A Thorough Dental Visit

A Thorough Dental Visit

      Immunization, anti-inflammatory, and anti-microbial medication. If any invasive procedures were performed, such as wolf tooth extraction, molar or premolar extraction, or bar osteophyte removal (removal of boney spurs from the bars-the lower spaces behind the front teeth and the cheek teeth-which the bit rests upon), then Tetanus immunization status is verified with the owner or barn manager, and given if indicated. If there have been major extractions, etc. anti-inflammatory meds. and anti-biotics are given to be on the safe side, and often more are dispensed to be given for the required time to allow safe healing.

      Reversal of tranquilization. A relatively new addition to my procedure is the reversal of sedation, whereby I give an injection of an agent which restores the patient to full awareness and coordination within just a few minutes, greatly decreasing the danger of stepping out of the work area onto a smooth concrete aisle, especially for shod horses, making the trip back to the stall, and beginning to consume hay and/or grain easier and maybe safer.

      Recommendations for aftercare and provision of written record. As the patient begins to come around, the written record (dental chart) is completed by either me or someone assisting (perhaps my wife, Dawn, my son, Joe or another helper), including advice on feeding, time off if necessary (rarely), medication, and time period recommended for re-check. If we found ulcerations in the cheeks and it has been a year, then I advise checking at six months, etc. A few individuals, especially younger ones less than eight years, actually have pretty sharp points causing holes again in three to four months!

      Our dental charts are three part, the white copy is for the owner, the yellow copy for our dental patientís primary care veterinarian and we retain the pink copy for our records. Our contact information is also on our charts for client feedback, questions, referrals, etc.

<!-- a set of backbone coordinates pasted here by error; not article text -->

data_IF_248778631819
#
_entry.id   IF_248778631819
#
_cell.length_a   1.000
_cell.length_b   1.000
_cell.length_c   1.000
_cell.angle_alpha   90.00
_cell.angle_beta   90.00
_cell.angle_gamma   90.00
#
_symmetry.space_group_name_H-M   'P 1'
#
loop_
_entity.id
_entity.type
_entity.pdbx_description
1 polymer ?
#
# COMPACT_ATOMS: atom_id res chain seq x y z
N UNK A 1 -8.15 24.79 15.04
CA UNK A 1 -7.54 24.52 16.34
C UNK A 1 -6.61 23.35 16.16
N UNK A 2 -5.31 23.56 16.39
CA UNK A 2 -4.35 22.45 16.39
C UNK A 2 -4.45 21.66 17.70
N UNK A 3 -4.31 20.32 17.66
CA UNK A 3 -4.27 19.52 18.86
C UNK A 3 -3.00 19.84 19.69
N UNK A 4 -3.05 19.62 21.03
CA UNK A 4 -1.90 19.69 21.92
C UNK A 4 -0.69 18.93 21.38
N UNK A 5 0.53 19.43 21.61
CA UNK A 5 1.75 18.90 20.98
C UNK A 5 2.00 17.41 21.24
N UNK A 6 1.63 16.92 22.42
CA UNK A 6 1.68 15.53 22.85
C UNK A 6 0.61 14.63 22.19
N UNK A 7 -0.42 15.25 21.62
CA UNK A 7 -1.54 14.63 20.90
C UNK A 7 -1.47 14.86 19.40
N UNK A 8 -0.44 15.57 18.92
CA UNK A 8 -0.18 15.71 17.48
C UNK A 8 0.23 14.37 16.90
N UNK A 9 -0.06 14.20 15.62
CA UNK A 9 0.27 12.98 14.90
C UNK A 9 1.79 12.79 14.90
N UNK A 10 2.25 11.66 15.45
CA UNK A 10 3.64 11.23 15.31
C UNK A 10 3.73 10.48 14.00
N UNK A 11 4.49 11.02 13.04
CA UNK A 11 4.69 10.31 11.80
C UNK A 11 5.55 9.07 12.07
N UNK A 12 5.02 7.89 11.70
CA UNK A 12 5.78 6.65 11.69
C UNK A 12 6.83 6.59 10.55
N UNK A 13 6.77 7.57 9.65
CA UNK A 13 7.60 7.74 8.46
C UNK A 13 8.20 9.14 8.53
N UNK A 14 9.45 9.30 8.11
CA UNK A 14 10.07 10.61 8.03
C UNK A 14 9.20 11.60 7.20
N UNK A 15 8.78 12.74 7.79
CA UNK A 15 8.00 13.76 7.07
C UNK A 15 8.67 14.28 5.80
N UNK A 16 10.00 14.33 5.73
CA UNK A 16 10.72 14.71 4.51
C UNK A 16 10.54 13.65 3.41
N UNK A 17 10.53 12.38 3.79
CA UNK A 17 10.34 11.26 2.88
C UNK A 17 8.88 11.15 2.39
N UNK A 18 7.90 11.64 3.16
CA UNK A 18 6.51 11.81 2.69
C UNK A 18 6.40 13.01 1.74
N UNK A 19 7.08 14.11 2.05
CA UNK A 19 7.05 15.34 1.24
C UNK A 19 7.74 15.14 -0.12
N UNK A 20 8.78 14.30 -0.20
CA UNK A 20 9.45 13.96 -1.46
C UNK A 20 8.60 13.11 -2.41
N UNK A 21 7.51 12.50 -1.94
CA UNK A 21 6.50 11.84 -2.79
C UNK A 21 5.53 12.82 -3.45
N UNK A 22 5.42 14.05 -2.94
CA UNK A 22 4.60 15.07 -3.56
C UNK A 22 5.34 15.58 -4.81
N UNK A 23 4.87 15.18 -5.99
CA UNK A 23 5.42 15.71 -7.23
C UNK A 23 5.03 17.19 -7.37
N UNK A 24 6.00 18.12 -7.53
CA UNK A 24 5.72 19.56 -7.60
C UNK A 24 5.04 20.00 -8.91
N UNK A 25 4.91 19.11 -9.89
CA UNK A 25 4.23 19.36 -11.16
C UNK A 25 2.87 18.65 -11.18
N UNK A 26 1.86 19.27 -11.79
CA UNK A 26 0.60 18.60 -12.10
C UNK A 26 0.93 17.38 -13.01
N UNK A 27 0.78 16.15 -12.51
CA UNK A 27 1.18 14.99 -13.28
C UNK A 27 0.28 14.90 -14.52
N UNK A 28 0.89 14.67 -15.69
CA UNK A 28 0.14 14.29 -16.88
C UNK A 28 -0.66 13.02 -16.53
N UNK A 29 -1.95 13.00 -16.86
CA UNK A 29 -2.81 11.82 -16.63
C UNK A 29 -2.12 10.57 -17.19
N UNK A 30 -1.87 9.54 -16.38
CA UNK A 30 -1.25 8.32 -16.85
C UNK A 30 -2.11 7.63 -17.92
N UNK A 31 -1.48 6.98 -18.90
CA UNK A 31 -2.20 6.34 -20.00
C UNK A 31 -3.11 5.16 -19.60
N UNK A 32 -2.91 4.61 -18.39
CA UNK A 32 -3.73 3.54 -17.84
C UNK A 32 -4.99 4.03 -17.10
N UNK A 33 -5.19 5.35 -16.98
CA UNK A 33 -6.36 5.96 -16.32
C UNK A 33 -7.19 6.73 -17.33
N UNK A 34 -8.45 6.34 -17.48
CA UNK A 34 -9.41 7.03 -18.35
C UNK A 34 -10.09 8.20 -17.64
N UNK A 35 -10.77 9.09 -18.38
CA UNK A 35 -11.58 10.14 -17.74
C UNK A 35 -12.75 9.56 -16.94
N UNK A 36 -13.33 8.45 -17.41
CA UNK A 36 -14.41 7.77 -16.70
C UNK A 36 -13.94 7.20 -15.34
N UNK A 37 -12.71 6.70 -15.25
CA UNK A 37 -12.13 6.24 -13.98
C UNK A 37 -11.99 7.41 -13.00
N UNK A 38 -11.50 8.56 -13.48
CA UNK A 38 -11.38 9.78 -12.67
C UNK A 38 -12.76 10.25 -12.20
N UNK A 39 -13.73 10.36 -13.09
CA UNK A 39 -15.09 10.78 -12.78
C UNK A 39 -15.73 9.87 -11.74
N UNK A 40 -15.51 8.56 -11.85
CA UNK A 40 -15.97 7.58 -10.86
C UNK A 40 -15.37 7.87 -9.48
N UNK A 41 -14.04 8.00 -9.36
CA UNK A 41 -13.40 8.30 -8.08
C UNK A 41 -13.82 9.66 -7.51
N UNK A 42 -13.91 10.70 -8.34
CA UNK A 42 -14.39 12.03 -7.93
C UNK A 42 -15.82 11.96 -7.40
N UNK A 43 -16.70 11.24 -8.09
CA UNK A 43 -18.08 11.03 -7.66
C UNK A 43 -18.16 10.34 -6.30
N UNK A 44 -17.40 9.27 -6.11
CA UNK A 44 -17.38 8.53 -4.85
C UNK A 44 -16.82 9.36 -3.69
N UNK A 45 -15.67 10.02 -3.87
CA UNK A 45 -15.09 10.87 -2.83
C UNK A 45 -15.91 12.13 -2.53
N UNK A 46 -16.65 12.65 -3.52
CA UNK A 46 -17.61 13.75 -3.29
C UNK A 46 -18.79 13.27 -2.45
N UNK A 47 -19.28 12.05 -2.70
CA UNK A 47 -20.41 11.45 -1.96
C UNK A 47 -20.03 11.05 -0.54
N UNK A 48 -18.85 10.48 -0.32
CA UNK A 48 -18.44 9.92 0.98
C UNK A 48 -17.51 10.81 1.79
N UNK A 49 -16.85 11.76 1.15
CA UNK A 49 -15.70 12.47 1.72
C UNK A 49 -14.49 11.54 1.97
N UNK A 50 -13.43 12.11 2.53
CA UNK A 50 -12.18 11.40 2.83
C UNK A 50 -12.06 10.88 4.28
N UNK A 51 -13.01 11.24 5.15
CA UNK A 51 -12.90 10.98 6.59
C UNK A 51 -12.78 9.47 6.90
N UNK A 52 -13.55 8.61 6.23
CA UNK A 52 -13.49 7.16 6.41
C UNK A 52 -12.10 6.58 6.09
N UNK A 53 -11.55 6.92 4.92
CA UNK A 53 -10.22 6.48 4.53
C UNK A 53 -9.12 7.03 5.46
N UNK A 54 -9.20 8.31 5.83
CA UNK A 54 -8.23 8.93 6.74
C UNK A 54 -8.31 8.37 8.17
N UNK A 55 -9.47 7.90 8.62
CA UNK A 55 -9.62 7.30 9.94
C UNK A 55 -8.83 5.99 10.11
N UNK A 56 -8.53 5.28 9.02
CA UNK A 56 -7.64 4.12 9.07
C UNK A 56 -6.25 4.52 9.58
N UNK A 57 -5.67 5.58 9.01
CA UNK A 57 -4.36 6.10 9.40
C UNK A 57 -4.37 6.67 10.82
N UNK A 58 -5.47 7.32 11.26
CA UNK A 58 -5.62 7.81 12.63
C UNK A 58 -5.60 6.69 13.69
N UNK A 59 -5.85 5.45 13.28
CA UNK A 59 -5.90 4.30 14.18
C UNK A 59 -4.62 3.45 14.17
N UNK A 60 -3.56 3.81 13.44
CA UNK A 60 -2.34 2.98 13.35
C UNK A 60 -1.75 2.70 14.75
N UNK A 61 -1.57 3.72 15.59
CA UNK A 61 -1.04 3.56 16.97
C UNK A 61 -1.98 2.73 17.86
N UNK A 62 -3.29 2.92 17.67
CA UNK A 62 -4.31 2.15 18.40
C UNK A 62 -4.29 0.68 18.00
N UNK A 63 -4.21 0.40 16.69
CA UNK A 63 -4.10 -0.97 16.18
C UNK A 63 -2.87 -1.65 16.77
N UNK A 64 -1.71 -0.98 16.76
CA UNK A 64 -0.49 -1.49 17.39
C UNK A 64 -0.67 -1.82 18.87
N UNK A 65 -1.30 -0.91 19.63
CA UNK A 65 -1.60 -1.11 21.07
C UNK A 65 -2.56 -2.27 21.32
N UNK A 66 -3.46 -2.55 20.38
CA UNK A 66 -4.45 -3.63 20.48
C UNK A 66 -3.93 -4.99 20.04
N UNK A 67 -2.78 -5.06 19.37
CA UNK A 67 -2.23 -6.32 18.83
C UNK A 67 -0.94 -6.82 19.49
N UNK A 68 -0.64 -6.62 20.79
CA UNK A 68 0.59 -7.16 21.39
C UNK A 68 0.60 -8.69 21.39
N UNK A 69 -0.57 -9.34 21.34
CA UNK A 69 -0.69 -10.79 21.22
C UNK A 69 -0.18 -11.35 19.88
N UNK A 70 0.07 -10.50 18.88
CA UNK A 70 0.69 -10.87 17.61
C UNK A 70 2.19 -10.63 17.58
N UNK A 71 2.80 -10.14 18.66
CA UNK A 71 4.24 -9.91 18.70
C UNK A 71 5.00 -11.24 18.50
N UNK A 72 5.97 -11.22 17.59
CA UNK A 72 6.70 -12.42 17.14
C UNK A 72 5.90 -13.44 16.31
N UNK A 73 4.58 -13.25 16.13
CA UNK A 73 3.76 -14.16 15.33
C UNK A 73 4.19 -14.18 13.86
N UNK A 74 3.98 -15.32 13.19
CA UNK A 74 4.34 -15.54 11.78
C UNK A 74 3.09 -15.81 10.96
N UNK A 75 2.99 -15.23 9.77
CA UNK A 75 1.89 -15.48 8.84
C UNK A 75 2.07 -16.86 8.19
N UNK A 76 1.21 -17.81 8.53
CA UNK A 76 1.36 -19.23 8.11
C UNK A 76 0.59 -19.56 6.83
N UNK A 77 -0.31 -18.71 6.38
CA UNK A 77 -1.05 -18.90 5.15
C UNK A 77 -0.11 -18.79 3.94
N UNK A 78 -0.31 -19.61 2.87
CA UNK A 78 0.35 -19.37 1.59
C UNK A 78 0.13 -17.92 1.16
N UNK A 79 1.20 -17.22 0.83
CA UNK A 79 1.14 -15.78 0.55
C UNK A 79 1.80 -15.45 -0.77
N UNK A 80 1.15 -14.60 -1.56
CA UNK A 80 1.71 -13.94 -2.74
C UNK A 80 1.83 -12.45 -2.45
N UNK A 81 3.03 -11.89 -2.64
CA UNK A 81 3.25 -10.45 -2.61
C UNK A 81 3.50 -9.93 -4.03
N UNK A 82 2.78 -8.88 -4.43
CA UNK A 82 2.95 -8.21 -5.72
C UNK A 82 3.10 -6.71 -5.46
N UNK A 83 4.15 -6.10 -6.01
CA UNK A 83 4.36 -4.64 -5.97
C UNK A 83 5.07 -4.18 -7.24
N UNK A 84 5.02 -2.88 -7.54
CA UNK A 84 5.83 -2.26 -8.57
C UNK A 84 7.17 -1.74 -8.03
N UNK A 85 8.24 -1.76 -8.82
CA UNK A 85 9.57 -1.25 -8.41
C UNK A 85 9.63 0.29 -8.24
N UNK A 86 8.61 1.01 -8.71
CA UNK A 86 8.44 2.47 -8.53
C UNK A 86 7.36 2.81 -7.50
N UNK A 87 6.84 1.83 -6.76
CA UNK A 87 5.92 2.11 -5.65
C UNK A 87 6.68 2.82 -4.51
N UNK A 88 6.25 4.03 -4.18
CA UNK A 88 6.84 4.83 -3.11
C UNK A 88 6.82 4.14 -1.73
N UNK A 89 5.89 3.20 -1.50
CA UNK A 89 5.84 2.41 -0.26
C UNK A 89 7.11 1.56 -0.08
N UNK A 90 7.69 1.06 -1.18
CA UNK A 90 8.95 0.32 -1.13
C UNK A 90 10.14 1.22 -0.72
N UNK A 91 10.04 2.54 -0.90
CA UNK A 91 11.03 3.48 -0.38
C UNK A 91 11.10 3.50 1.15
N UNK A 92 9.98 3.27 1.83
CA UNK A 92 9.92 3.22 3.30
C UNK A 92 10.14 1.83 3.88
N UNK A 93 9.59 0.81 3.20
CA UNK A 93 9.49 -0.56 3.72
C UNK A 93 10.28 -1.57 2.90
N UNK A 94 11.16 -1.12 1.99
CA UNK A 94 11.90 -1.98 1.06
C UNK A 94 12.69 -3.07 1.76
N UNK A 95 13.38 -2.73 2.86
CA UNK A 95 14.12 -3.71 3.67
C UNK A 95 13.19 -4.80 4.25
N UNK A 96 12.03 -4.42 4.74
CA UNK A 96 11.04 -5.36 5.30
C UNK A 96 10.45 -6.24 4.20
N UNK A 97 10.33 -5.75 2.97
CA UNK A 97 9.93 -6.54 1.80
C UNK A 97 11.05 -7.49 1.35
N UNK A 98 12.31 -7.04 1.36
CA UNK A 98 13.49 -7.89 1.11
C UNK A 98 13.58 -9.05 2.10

This work on the rows of cheek teeth is where some of the large variation in fees charged comes in. If the horse has been blessed with the inheritance of nice, straight arcades =(rows of teeth), then the amount of effort and therefore the fee will be much less than if we find big problems requiring much grinding of offending teeth. This is why the first-time (for thorough dental care) horse will very often be considerably more costly than a "re-do" (a horse that has been done properly within the last few months.)

      Yes, they do need help every few months (6 to 12) because the incisors and the molars continually erupt throughout the life of the horse, and the diet is very abrasive, (grass and hay contain silica, tough stuff) so that points and major malocclusions tend to recur continually. The more frequently the corrections are made, the easier it is to do. The occlusal surfaces of the teeth (the grinding surface) will always meet halfway between the space we create between them and their opposing mates, within the first few months after the corrections are made.



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